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What's the ONE Thing You've Wanted In RPG's Over The Past Decade?

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To do away with trash mobs.  Entirely.  They add absolutely nothing but tedium to a game.  They are a necessary mechanic if killing enemies is a major means of gaining experience, but proper game design can eliminate that need entirely.  Just say no to trash mobs.

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Trash mobs aren't always bad. They can make you feel powerless or godlike depending on the stage of the game and their relative difficulty. Trash mobs were punishing in Baldur's Gate, and kind of a fun reward in Baldur's Gate 2 to carve through. The times where they're bad are when the game isn't fine tuned to support their existence. Planescape: Torment would have been a superior game without trash mobs, while Baldur's Gate and Icewind Dale would suffer greatly without them. They offer a change of pace, which is why lots of games of varying genres use them.

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...Planescape: Torment would have been a superior game without trash mobs...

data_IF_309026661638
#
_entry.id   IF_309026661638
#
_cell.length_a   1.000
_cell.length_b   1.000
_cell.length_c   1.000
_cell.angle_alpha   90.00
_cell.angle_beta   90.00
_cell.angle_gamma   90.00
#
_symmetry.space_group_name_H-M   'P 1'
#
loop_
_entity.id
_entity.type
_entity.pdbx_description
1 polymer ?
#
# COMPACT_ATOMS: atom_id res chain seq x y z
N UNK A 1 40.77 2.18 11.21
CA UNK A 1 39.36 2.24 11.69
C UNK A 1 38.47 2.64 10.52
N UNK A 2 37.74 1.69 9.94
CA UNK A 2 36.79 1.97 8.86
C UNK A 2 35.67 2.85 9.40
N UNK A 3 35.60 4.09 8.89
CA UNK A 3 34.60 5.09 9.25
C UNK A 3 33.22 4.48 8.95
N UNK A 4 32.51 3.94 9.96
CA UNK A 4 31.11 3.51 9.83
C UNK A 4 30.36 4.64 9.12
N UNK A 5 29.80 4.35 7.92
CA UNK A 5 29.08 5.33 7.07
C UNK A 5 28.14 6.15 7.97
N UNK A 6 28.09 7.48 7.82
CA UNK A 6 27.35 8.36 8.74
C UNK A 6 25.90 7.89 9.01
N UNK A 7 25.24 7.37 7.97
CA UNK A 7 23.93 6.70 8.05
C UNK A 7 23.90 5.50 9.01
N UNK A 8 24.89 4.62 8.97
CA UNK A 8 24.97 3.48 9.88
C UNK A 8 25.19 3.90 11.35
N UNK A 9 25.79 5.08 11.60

Off topic, but I have to disagree with you here. I felt that the endless, grindy combat was included in PT for a reason - to emphasize how much suffering and killing the Nameless One and his companions endured. It wouldn't be the same game if TNO and his party didn't die, come back, suffer horrific injury, kill dozens of people, die, come back, be injured, slaughter hundreds, over and over again.

Edited by smithereen

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An important factor in RPG's is the uniqueness of each character. I love the feeling that playing a stealth-based character will feel almost like a seperate game than if I was playing a bloodthirsty melee character. I don't mind sacrificing pure power for unconventional means of dealing with a situation. I say this because I find myself becoming disengaged with a game when it becomes apperant that high dps will outweight any other means of winning. I would rather explore a character and their "build" to find fun and exciting ways to play, even if it meant that I won't be killing them with one attack.